I came across this when looking for a report about empathy in mice:
The mouse empathy story turns out to be of rather more lasting interest. I had been going to use it as an example of sloppy journalism: the Telegraph report says %(sane)Good Samaritans are born not raised, suggests a new study from the United States that has identified an “empathy gene”.% and I couldn’t see any mention of a particular gene in the text at all. Neither does the article link to the source in PLOS.
But they have identified a particular mouse gene which affects behaviour which looks emphatic. In particular, mice with one variant behave as if something that they have seen happening to other mice might happen to them under the same circumstances. This is a way to understand empathy as a learning mechanism, though perhaps “understand” is the wrong word. It’s certainly a way to analyse it, and to see that sensitivity to the sufferings of others has a payoff to the sensitive; and the authors, with their talk about a reward mechanism, are pretty explicit about the ways in which emotions can be understood as strategies.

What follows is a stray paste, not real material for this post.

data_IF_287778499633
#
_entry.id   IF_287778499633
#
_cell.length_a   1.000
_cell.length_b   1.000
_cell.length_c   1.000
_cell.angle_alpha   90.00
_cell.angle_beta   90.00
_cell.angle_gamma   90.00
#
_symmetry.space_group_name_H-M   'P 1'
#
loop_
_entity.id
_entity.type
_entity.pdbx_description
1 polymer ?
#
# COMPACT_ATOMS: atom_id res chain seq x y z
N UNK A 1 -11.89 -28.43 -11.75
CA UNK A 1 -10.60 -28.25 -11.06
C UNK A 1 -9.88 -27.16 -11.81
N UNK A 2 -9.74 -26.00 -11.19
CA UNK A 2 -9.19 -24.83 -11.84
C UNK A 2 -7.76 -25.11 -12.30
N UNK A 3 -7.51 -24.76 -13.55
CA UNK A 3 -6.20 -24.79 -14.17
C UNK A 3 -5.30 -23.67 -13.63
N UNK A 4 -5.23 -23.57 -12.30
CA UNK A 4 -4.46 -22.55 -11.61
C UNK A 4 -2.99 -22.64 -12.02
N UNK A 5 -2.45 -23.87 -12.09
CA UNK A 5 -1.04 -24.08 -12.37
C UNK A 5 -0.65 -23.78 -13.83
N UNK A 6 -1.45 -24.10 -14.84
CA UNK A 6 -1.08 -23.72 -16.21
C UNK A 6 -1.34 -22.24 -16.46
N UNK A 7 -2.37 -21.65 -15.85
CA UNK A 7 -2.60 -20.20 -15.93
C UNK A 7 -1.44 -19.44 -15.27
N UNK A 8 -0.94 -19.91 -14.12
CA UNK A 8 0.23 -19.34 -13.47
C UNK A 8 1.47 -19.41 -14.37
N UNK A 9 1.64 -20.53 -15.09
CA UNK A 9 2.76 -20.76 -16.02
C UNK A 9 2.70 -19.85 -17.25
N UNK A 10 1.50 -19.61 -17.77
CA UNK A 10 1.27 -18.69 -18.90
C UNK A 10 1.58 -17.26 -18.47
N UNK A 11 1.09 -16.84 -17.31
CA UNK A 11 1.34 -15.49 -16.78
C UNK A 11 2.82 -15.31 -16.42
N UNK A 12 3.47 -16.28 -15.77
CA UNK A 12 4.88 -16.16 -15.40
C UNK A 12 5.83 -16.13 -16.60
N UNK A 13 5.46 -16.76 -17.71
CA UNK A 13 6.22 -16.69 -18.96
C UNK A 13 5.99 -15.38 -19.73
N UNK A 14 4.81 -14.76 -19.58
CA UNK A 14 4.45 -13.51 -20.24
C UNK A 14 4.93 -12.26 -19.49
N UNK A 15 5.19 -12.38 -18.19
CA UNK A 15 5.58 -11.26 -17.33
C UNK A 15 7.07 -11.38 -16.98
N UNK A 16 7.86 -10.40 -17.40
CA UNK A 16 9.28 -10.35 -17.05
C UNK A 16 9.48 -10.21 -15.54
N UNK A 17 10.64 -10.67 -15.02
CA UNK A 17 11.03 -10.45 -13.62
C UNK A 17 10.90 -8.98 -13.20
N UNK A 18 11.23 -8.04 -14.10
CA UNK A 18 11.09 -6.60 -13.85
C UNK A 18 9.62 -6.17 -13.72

fn1. an interesting small example of the way in which newspapers are now edited to be read by Google, not humans: a human might want to look at the original research, but all the paper wants from Google is self-links